Beliefs define our thoughts on embryonic stem cell research – no matter how hard the media try

By Anke van Eekelen

One of the endeavours of science communication is to better inform the public on controversial issues, which typically arise from unprecedented scientific progress made. A good example of such a heated topic of debate in life sciences is the use of embryonic stem cells to develop potential cures for thus far fatal diseases like Parkinson’s and Alzheimer’s disease.

You would hope that the public’s attitude towards an issue like this is steered by the availability of various media sources to update each and everyone in lay language on the state of the art of stem cell research and its clinical implications. A frequently used theory in public opinion research, referred to as the scientific literacy model, implies that being more informed drives a change in behaviour. In the context of embryonic stem cell research, this assumption would predict increased public support for their use in the lab and clinic, the more media covers basic knowledge on the topic.

However, a fairly recent study by Ho, Brossard and Scheufele from The University of Wisconsin in Madison, USA, shows the opposite. Regardless of more knowledge becoming available via TV news reports and newspaper articles, values in life and moral thoughts on the issue weighed heavier in the public’s opposing stand on embryonic stem cell use.

Ho and co-workers undertook a longitudinal study on how opinion formation on embryonic stem cell research was shaped between 2002 and 2005. What sets their study apart is the use of a national panel survey of the American people; an ideal way of collecting data from the same individuals at various time points during the study period. This type of approach is essential to study causality between religious and ideological views, mass media use, scientific literacy and public attitude towards stem cell research.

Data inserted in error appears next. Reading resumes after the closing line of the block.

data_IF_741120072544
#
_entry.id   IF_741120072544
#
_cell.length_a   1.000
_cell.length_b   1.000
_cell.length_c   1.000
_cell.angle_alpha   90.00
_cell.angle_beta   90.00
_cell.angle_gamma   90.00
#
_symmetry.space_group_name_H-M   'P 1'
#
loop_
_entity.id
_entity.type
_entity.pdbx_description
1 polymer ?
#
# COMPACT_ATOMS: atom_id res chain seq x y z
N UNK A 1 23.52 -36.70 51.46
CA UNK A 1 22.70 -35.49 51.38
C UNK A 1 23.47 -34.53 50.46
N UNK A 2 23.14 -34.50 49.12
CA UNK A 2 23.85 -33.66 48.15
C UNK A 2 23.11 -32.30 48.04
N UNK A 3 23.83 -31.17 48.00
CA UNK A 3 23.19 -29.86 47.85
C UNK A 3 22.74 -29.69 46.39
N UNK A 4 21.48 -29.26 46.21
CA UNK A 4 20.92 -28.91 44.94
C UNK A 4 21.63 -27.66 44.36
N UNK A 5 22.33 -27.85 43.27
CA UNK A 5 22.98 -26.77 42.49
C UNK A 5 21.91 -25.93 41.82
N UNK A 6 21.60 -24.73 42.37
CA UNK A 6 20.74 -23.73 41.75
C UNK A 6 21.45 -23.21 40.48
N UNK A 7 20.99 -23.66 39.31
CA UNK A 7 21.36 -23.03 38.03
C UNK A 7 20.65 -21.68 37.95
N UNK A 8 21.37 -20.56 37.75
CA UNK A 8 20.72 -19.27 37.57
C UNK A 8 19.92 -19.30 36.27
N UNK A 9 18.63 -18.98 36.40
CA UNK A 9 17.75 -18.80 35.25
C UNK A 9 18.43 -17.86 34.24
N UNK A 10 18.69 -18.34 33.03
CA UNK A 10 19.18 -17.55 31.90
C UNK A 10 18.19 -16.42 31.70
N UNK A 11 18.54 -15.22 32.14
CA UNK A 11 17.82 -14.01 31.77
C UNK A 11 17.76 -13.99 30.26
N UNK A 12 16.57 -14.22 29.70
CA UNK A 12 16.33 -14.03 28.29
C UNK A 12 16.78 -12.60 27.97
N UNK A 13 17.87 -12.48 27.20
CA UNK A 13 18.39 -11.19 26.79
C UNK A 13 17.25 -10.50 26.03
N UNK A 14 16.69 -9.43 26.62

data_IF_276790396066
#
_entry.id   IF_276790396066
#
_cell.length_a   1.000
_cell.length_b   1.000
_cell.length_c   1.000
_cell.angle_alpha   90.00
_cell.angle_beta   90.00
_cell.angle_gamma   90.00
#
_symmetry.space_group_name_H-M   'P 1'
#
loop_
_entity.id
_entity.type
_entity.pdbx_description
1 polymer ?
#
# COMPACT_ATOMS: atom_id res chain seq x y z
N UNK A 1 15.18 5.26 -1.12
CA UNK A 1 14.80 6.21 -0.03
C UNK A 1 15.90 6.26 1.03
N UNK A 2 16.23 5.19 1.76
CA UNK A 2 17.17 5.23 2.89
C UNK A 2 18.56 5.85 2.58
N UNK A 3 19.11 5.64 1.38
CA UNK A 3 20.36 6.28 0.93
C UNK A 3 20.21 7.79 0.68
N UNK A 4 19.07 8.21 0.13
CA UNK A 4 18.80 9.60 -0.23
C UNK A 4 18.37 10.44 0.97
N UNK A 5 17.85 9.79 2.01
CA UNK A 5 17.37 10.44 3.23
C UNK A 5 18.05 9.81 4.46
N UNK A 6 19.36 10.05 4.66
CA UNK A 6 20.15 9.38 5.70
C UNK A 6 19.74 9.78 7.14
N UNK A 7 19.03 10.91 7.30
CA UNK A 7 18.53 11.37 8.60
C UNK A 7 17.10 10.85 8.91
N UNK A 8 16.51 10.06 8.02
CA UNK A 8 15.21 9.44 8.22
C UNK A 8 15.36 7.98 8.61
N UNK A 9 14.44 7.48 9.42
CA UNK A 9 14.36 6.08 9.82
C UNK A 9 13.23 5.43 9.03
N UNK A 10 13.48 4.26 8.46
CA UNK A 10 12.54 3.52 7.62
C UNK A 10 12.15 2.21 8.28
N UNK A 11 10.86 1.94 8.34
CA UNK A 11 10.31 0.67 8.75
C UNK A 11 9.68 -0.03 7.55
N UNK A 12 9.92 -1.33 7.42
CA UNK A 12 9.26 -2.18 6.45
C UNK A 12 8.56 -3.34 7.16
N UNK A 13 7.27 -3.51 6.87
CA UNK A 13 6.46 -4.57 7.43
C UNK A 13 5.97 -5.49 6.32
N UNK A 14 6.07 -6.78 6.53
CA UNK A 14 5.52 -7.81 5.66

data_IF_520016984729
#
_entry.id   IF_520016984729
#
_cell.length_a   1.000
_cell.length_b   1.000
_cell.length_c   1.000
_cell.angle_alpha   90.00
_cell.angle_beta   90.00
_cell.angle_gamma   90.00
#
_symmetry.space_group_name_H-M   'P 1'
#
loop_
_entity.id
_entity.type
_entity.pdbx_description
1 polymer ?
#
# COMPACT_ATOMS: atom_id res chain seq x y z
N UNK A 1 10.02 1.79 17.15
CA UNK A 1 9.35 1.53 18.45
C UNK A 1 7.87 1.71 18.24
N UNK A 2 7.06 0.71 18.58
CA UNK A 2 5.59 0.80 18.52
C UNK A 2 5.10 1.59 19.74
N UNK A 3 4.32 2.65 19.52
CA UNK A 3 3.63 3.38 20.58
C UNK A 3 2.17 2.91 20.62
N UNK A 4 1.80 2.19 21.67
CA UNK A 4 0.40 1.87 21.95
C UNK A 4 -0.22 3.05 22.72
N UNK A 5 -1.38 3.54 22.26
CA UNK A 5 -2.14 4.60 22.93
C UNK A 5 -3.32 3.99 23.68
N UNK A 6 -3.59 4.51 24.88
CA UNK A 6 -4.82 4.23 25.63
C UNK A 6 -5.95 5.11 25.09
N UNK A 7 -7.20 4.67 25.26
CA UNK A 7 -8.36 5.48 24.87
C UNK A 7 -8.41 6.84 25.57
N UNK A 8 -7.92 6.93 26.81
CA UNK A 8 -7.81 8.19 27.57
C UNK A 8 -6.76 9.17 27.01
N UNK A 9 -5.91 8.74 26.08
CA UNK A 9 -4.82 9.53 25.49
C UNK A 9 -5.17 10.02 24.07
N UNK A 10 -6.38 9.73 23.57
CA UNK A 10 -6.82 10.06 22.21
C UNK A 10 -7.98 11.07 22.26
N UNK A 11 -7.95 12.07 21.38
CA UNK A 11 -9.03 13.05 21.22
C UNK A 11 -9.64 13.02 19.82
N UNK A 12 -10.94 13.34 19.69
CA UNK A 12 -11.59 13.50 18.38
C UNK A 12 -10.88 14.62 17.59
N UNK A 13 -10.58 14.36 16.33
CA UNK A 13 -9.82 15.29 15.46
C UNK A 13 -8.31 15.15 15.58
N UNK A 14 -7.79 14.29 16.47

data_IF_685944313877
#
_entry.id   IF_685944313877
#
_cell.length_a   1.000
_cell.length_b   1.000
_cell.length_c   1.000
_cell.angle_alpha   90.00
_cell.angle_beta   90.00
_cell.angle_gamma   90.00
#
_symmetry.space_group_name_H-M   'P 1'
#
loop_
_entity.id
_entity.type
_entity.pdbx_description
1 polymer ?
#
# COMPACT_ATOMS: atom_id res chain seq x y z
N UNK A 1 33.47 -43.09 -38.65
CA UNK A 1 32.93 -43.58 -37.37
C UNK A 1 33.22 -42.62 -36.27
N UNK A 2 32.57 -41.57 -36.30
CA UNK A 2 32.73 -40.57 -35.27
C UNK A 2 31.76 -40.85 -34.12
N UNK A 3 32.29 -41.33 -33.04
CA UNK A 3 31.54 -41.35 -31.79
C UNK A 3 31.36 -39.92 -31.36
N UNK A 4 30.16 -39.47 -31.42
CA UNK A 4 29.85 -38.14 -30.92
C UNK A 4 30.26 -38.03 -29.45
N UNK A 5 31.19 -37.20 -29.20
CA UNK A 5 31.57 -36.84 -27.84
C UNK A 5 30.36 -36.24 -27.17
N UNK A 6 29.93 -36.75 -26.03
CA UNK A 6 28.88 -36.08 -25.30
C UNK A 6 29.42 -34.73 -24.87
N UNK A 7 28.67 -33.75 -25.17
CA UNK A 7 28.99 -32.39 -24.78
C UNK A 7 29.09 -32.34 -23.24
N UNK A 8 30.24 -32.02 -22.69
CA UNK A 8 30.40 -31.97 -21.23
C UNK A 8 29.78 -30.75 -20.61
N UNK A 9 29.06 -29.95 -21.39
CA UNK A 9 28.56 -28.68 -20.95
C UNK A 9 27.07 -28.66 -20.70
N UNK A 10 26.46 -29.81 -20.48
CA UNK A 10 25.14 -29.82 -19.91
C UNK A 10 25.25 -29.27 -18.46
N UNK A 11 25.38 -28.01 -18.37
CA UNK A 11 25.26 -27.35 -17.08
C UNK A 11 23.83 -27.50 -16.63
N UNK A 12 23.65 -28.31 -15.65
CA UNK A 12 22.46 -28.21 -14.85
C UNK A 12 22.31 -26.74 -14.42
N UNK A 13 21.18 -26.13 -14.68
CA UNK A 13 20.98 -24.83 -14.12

There is no denial that exposure to science news on TV or in the newspaper positively influenced the attitude towards progress in stem cell research. Apparently, a focus in the campaign for embryonic stem cell use on celebrities, like actor Michael J. Fox (a famous Parkinson’s patient actively supporting better clinical outcomes; http://www.michaeljfox.org) and the son of past president Ronald Reagan (who died from Alzheimer’s in 2004), was a strategic winner. Personification of the problem may have opened the eyes of the public to the benefits of legalizing its use to the quality of life of those affected by devastating but potentially treatable diseases.

More striking though was their observation that “firmly held long-term beliefs” of highly religious or conservative nature, seem to act as filters “to override the potentially positive effect of science knowledge”.

This outcome rightly argues for more research into the interaction of effects of value predisposition, mass media and general scientific knowledge on the public’s attitude of interest. And maybe even life experience (bringing the need to move forward on a controversial issue closer to the individual) should be included as an alternative determinant of public attitude and behaviour towards this kind of ethically challenging issues in science?

Reference

Ho, SS, Brossard, D and Scheufele, DA. 2008. Effects of value predispositions, mass media used, and knowledge on public attitudes towards embryonic stem cell research. International Journal of Public Opinion Research 20: 171- 192.

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